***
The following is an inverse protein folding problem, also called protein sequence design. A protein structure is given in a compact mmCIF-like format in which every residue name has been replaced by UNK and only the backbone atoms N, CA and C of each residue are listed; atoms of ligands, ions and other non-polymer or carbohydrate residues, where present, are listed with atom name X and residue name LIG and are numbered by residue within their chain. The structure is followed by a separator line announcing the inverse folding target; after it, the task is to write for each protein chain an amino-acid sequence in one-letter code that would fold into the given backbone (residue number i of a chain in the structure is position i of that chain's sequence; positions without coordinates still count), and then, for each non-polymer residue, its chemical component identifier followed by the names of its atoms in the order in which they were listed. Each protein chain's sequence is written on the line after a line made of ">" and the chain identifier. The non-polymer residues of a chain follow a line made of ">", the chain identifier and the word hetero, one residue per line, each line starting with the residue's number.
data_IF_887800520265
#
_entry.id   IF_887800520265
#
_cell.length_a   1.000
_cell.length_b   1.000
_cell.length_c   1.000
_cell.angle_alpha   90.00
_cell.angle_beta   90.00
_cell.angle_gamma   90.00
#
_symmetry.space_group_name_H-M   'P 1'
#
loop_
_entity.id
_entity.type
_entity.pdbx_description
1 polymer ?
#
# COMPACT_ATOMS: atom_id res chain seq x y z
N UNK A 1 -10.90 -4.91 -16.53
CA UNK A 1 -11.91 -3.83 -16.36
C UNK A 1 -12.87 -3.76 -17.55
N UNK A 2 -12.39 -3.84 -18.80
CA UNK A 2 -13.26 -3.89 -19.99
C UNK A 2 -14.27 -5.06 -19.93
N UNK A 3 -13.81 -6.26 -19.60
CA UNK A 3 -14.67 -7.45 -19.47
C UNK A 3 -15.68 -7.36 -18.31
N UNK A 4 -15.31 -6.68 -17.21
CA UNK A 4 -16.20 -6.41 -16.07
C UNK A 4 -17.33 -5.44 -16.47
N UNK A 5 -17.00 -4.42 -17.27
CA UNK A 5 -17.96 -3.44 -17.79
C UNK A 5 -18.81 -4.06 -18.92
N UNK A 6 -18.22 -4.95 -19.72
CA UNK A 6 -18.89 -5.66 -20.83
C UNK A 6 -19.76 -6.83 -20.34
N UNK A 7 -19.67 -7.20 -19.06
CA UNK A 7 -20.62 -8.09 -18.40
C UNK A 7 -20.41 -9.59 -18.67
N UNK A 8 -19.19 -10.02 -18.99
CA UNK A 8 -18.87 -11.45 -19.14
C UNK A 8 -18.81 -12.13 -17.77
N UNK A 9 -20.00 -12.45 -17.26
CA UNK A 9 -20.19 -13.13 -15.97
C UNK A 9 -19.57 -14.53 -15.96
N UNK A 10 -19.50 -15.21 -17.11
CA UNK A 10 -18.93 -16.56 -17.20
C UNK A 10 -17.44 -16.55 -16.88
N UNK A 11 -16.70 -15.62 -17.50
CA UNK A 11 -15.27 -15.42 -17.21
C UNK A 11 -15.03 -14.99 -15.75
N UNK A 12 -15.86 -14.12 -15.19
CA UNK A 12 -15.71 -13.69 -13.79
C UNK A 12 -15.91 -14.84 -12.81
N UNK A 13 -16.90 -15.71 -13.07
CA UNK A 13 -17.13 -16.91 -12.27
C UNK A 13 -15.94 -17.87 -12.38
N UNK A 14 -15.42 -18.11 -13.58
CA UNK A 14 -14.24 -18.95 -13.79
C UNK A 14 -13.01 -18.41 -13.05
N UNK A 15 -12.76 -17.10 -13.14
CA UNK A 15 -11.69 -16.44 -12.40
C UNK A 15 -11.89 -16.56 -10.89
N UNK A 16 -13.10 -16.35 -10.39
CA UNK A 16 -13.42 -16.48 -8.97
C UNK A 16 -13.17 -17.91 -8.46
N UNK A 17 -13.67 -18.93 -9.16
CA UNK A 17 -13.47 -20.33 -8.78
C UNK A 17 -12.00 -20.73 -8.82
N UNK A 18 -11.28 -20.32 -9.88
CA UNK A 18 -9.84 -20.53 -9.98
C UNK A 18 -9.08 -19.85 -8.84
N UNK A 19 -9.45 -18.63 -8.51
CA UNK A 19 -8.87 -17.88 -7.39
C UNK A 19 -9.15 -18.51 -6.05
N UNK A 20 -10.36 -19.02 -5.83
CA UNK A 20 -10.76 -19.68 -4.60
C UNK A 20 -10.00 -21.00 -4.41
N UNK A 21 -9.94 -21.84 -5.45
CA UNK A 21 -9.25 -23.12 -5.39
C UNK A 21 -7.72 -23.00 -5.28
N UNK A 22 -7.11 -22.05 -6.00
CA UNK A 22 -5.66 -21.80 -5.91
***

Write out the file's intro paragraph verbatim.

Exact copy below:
The following is an inverse protein folding problem, also called protein sequence design. A protein structure is given in a compact mmCIF-like format in which every residue name has been replaced by UNK and only the backbone atoms N, CA and C of each residue are listed; atoms of ligands, ions and other non-polymer or carbohydrate residues, where present, are listed with atom name X and residue name LIG and are numbered by residue within their chain. The structure is followed by a separator line announcing the inverse folding target; after it, the task is to write for each protein chain an amino-acid sequence in one-letter code that would fold into the given backbone (residue number i of a chain in the structure is position i of that chain's sequence; positions without coordinates still count), and then, for each non-polymer residue, its chemical component identifier followed by the names of its atoms in the order in which they were listed. Each protein chain's sequence is written on the line after a line made of ">" and the chain identifier. The non-polymer residues of a chain follow a line made of ">", the chain identifier and the word hetero, one residue per line, each line starting with the residue's number.